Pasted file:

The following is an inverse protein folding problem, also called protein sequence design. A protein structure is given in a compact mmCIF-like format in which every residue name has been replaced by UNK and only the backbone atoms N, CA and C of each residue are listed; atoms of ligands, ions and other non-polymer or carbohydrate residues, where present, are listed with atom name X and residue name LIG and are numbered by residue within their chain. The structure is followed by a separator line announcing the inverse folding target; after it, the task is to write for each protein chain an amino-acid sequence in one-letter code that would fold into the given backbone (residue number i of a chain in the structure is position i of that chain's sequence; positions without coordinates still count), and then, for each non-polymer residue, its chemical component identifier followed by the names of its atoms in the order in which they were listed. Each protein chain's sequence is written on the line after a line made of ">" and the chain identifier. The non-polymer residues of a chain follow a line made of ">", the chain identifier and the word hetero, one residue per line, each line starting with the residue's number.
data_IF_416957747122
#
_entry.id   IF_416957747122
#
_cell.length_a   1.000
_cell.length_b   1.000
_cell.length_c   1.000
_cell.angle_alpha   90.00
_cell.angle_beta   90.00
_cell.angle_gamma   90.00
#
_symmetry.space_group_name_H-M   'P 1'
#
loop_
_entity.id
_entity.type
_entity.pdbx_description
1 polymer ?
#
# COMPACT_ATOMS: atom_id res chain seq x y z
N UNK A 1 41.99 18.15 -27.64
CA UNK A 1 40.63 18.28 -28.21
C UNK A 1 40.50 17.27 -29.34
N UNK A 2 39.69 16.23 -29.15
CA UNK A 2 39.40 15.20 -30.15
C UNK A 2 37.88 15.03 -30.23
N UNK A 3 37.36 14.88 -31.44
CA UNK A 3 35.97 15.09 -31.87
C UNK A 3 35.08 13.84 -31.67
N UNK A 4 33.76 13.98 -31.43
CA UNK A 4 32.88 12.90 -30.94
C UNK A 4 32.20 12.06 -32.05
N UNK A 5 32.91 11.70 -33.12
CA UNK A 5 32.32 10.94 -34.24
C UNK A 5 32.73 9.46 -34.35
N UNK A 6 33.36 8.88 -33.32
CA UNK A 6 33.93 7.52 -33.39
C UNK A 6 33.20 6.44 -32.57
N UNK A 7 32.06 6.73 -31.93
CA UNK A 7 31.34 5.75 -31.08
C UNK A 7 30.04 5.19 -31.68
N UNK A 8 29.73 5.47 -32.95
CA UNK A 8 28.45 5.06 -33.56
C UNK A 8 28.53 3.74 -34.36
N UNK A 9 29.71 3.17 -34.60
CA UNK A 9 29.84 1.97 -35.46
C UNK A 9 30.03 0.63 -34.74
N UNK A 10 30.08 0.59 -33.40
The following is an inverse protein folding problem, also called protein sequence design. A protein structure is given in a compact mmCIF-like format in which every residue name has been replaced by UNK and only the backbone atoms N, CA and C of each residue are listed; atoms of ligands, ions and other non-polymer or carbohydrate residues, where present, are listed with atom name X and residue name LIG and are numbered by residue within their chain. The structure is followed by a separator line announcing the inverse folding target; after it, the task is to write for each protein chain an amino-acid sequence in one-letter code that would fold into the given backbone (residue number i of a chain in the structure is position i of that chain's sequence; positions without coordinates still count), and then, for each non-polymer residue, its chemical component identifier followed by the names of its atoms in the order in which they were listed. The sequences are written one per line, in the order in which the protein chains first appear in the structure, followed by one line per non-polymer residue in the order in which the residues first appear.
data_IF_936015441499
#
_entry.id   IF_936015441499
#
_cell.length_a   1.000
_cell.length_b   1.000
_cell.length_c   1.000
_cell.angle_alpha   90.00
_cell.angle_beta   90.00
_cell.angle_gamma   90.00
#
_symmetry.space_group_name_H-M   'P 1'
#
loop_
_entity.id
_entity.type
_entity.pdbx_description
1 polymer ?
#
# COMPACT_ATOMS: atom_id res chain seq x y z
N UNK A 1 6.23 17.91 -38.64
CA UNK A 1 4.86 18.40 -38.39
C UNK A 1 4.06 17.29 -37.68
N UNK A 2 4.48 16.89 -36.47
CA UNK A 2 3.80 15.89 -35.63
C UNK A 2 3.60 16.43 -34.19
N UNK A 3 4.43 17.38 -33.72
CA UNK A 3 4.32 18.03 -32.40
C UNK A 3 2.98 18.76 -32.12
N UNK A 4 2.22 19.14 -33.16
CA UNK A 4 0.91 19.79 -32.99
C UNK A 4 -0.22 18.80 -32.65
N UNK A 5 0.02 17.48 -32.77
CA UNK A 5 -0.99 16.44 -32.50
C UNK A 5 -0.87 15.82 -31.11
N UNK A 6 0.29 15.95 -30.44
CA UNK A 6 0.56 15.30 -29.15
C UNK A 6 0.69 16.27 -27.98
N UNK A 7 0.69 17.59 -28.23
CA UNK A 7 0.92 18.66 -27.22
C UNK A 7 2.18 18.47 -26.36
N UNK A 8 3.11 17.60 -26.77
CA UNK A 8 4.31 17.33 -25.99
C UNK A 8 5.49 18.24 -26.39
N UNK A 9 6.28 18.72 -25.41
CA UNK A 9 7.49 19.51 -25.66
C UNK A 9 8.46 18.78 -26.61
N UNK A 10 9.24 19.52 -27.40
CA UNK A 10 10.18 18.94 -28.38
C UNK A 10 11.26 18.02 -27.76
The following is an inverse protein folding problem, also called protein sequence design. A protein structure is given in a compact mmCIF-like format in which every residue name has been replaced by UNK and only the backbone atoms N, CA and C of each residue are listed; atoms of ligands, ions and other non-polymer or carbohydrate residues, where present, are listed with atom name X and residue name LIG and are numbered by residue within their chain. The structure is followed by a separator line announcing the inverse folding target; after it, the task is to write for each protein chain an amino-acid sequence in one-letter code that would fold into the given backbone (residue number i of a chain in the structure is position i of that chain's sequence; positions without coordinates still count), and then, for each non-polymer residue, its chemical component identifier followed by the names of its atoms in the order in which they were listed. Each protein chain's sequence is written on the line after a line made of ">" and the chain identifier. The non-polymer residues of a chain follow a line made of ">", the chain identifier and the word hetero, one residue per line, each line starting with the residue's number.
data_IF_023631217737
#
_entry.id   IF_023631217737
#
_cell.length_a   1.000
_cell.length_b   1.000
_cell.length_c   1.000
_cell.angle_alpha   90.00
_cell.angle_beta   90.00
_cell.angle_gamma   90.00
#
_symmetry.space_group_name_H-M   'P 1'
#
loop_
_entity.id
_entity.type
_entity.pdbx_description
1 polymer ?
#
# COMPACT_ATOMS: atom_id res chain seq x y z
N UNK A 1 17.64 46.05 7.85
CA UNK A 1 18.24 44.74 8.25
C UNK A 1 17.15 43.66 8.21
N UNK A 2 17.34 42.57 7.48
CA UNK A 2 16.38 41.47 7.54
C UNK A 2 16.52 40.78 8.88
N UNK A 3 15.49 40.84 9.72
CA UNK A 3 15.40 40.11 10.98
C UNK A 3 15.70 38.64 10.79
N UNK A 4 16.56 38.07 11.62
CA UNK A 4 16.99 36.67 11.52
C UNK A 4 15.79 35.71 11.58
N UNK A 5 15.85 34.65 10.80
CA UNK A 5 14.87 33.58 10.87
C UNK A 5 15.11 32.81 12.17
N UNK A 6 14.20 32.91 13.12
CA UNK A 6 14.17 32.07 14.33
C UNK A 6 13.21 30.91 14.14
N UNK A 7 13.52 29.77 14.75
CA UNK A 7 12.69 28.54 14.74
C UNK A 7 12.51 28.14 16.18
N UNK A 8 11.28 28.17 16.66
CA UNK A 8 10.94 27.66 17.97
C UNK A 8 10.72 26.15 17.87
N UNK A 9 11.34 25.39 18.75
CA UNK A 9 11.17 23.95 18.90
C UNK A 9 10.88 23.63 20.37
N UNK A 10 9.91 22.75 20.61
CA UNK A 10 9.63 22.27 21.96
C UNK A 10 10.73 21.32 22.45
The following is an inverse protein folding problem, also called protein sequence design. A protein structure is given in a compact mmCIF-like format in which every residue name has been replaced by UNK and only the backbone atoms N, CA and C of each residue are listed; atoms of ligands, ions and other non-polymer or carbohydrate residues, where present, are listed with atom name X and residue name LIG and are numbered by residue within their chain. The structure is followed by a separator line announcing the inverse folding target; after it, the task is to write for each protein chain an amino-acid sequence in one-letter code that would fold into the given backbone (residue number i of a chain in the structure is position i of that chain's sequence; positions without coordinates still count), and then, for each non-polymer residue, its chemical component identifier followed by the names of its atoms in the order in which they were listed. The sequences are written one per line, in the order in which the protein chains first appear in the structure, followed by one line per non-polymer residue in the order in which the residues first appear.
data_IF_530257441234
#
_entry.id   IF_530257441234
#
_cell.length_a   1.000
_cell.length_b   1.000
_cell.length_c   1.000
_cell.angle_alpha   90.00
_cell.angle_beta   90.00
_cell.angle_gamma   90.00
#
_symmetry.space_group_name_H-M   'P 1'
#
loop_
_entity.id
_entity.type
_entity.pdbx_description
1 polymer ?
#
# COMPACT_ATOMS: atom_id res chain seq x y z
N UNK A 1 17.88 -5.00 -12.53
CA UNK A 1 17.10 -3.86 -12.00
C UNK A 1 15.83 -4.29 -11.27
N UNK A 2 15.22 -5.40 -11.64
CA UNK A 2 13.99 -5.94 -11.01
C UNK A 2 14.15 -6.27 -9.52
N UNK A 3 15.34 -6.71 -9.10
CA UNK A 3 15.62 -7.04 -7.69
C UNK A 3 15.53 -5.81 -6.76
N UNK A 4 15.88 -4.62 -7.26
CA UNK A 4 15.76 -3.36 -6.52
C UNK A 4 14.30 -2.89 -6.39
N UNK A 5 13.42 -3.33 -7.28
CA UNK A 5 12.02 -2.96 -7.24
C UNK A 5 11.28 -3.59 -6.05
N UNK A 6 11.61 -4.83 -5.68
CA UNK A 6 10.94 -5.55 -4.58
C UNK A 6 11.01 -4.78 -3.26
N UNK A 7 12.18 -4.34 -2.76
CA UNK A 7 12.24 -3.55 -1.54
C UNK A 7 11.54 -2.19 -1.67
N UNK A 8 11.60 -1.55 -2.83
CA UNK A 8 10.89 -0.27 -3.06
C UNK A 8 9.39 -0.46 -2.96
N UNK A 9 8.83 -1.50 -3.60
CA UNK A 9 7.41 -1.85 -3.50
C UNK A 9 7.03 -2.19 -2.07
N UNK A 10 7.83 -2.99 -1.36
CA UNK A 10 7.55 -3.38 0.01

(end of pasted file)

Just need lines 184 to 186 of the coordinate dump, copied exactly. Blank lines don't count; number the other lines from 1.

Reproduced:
C UNK A 4 14.30 -2.89 -6.39
N UNK A 5 13.42 -3.33 -7.28
CA UNK A 5 12.02 -2.96 -7.24